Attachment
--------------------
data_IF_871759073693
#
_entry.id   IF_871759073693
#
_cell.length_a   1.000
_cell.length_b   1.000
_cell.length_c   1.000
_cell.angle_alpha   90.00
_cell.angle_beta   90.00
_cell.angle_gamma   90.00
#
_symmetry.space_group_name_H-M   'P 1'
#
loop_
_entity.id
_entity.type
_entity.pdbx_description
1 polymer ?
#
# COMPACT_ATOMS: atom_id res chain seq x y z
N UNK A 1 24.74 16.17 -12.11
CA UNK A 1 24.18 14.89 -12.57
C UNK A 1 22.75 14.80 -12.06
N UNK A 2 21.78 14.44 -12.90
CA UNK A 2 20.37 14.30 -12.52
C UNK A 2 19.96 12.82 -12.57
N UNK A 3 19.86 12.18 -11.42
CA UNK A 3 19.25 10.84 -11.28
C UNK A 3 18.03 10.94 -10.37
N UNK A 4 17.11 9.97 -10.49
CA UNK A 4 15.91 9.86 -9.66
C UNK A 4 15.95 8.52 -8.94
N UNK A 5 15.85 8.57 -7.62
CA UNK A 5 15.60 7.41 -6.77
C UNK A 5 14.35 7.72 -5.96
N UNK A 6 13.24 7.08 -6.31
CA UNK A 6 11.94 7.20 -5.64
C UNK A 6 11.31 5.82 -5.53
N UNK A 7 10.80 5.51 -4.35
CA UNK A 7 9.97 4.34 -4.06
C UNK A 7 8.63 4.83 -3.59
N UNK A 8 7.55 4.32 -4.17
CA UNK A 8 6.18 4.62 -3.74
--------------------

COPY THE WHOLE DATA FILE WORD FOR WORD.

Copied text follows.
data_IF_871759073693
#
_entry.id   IF_871759073693
#
_cell.length_a   1.000
_cell.length_b   1.000
_cell.length_c   1.000
_cell.angle_alpha   90.00
_cell.angle_beta   90.00
_cell.angle_gamma   90.00
#
_symmetry.space_group_name_H-M   'P 1'
#
loop_
_entity.id
_entity.type
_entity.pdbx_description
1 polymer ?
#
# COMPACT_ATOMS: atom_id res chain seq x y z
N UNK A 1 24.74 16.17 -12.11
CA UNK A 1 24.18 14.89 -12.57
C UNK A 1 22.75 14.80 -12.06
N UNK A 2 21.78 14.44 -12.90
CA UNK A 2 20.37 14.30 -12.52
C UNK A 2 19.96 12.82 -12.57
N UNK A 3 19.86 12.18 -11.42
CA UNK A 3 19.25 10.84 -11.28
C UNK A 3 18.03 10.94 -10.37
N UNK A 4 17.11 9.97 -10.49
CA UNK A 4 15.91 9.86 -9.66
C UNK A 4 15.95 8.52 -8.94
N UNK A 5 15.85 8.57 -7.62
CA UNK A 5 15.60 7.41 -6.77
C UNK A 5 14.35 7.72 -5.96
N UNK A 6 13.24 7.08 -6.31
CA UNK A 6 11.94 7.20 -5.64
C UNK A 6 11.31 5.82 -5.53
N UNK A 7 10.80 5.51 -4.35
CA UNK A 7 9.97 4.34 -4.06
C UNK A 7 8.63 4.83 -3.59
N UNK A 8 7.55 4.32 -4.17
CA UNK A 8 6.18 4.62 -3.74